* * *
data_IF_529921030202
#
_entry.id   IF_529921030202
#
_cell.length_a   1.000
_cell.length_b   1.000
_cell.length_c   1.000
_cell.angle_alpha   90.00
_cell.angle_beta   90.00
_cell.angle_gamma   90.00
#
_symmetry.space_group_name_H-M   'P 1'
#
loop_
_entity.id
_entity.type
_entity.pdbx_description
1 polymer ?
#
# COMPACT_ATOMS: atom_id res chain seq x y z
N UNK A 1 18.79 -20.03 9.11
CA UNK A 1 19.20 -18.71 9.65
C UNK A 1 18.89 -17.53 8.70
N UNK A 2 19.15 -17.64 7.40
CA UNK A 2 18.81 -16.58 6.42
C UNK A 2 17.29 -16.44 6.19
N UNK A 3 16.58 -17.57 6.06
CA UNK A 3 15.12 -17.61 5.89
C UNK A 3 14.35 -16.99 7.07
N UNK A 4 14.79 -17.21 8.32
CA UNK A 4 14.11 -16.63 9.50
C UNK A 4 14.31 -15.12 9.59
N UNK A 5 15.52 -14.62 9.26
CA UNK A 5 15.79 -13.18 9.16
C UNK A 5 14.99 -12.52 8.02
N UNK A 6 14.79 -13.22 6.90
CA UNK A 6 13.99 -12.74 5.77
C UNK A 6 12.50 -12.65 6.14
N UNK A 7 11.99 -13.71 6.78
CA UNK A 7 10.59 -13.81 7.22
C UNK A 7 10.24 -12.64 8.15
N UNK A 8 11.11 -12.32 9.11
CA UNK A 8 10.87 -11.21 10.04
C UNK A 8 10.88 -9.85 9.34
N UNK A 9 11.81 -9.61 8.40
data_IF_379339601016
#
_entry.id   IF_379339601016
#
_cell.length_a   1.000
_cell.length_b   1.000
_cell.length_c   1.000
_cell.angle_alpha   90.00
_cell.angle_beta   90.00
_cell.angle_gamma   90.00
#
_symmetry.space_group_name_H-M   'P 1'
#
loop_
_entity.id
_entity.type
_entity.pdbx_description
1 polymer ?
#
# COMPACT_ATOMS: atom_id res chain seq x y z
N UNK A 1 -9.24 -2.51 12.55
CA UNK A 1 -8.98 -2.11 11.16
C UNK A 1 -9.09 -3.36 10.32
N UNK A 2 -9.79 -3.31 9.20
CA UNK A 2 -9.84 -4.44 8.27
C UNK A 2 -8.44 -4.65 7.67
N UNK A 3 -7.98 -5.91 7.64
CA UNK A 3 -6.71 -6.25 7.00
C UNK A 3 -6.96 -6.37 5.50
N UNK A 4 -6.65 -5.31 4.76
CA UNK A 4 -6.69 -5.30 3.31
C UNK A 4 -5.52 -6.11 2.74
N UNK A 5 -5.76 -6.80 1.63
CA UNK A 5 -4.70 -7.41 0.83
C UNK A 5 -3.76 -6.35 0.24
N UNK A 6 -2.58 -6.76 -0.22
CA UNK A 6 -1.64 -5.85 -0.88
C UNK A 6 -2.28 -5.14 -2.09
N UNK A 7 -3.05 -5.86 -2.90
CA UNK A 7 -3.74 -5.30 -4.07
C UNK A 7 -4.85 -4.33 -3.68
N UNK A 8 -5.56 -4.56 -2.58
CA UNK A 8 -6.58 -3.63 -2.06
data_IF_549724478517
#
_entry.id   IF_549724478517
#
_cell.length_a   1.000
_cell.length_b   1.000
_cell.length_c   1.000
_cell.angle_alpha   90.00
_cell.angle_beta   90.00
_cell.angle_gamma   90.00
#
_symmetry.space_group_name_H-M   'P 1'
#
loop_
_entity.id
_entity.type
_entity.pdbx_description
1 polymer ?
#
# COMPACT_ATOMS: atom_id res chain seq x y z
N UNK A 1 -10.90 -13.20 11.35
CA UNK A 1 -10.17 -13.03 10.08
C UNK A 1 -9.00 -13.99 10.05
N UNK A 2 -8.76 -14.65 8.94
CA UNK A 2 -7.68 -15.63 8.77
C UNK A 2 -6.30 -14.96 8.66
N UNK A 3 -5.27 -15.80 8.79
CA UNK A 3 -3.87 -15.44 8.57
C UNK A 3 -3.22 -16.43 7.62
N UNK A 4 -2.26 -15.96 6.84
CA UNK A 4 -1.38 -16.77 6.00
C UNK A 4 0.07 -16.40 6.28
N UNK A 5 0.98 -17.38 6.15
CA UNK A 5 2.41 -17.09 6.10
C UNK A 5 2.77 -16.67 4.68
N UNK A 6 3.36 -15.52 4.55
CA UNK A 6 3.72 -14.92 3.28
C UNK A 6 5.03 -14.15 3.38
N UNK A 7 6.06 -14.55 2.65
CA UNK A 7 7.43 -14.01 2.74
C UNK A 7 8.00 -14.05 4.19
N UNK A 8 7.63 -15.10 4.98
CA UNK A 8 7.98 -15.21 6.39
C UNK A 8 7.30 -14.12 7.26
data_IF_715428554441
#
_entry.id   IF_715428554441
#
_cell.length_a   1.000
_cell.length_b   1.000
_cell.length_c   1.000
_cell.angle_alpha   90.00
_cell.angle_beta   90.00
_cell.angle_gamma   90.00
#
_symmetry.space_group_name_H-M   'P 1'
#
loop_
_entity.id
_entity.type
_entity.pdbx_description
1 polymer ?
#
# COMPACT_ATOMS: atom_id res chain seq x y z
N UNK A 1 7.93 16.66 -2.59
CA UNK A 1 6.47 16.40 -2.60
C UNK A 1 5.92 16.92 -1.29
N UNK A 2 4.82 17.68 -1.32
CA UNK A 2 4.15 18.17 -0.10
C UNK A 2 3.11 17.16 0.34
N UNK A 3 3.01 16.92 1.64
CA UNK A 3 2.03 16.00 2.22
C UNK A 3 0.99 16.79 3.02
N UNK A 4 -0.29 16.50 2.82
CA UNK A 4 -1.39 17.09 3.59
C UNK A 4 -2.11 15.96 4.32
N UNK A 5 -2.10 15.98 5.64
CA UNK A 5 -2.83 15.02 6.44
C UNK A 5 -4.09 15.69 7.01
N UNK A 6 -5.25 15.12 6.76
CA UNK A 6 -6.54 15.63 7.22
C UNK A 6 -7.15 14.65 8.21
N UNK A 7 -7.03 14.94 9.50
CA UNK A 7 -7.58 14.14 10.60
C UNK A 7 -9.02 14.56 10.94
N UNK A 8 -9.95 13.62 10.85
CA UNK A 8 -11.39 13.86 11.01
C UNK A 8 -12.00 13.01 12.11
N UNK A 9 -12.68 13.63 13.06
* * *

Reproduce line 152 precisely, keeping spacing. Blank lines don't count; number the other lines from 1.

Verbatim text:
# COMPACT_ATOMS: atom_id res chain seq x y z